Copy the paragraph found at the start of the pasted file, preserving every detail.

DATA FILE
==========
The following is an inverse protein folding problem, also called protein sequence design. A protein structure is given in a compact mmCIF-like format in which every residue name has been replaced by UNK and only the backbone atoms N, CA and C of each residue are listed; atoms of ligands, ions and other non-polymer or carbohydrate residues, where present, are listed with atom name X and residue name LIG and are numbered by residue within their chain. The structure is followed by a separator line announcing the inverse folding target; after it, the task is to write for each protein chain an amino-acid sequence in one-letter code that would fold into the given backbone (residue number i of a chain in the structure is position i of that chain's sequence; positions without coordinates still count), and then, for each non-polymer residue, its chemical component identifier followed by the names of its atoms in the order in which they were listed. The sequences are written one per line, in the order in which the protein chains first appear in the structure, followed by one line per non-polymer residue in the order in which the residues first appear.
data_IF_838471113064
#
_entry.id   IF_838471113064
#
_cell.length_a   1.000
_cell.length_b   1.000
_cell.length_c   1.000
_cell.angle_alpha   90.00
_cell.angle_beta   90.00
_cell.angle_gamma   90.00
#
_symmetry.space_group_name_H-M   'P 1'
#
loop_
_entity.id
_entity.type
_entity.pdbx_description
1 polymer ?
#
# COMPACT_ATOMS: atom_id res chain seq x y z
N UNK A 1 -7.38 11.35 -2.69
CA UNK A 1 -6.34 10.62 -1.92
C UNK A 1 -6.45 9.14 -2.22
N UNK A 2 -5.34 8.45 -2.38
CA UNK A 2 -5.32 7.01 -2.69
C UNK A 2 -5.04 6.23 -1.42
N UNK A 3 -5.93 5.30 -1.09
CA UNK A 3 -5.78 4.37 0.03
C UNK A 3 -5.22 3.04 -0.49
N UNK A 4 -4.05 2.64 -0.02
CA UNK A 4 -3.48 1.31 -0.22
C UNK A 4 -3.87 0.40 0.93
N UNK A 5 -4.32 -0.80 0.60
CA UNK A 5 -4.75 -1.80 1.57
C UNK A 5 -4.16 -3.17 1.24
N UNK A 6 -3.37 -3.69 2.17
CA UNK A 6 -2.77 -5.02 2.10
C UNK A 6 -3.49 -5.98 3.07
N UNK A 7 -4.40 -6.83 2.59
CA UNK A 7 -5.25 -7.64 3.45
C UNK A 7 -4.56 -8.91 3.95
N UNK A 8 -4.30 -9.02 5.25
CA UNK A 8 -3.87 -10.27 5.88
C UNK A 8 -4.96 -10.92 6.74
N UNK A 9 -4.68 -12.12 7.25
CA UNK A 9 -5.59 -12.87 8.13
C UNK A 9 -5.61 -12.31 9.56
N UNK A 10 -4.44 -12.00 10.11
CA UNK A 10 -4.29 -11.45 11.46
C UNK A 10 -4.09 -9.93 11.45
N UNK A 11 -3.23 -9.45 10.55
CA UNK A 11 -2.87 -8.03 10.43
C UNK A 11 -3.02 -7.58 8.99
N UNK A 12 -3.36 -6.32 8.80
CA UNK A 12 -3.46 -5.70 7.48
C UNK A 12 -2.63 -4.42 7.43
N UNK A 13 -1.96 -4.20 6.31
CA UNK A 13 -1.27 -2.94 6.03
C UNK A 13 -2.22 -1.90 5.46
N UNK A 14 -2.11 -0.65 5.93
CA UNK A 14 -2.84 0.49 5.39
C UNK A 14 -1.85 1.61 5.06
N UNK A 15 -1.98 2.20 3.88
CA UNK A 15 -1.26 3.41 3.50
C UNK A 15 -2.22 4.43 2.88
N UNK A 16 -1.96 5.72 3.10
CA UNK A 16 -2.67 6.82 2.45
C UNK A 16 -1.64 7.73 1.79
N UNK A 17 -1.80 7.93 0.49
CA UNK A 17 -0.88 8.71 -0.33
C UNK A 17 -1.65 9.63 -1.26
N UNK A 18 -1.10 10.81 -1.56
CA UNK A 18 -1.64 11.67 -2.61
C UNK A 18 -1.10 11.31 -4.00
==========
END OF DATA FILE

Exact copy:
The following is an inverse protein folding problem, also called protein sequence design. A protein structure is given in a compact mmCIF-like format in which every residue name has been replaced by UNK and only the backbone atoms N, CA and C of each residue are listed; atoms of ligands, ions and other non-polymer or carbohydrate residues, where present, are listed with atom name X and residue name LIG and are numbered by residue within their chain. The structure is followed by a separator line announcing the inverse folding target; after it, the task is to write for each protein chain an amino-acid sequence in one-letter code that would fold into the given backbone (residue number i of a chain in the structure is position i of that chain's sequence; positions without coordinates still count), and then, for each non-polymer residue, its chemical component identifier followed by the names of its atoms in the order in which they were listed. The sequences are written one per line, in the order in which the protein chains first appear in the structure, followed by one line per non-polymer residue in the order in which the residues first appear.